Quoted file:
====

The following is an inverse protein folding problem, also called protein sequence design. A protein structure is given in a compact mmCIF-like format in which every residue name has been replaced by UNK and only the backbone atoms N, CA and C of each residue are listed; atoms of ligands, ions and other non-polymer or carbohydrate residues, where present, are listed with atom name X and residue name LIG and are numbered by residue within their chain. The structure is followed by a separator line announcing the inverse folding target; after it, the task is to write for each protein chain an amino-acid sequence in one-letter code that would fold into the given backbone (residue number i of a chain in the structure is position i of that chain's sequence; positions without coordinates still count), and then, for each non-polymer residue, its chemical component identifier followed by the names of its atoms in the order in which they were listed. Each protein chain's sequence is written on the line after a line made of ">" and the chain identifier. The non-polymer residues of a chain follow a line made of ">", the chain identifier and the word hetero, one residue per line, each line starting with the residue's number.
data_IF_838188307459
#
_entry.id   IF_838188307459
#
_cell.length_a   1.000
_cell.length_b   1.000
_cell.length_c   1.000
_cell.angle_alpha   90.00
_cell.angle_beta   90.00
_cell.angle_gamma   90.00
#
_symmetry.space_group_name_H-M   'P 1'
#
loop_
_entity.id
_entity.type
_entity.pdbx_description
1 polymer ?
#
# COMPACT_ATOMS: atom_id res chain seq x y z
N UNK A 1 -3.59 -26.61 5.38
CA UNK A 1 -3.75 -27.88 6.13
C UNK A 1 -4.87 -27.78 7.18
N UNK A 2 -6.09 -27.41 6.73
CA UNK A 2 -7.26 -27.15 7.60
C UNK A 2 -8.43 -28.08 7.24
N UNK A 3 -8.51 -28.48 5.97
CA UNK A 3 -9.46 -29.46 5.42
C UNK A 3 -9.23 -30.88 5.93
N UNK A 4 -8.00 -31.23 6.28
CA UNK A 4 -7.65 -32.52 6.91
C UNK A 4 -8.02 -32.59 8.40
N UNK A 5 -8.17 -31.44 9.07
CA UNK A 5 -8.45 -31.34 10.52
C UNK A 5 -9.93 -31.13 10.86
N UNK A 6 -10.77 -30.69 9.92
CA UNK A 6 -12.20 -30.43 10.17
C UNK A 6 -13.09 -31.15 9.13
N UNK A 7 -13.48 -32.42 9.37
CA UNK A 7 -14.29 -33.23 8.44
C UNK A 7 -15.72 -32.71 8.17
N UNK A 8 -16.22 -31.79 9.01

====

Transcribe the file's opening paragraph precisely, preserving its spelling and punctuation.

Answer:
The following is an inverse protein folding problem, also called protein sequence design. A protein structure is given in a compact mmCIF-like format in which every residue name has been replaced by UNK and only the backbone atoms N, CA and C of each residue are listed; atoms of ligands, ions and other non-polymer or carbohydrate residues, where present, are listed with atom name X and residue name LIG and are numbered by residue within their chain. The structure is followed by a separator line announcing the inverse folding target; after it, the task is to write for each protein chain an amino-acid sequence in one-letter code that would fold into the given backbone (residue number i of a chain in the structure is position i of that chain's sequence; positions without coordinates still count), and then, for each non-polymer residue, its chemical component identifier followed by the names of its atoms in the order in which they were listed. Each protein chain's sequence is written on the line after a line made of ">" and the chain identifier. The non-polymer residues of a chain follow a line made of ">", the chain identifier and the word hetero, one residue per line, each line starting with the residue's number.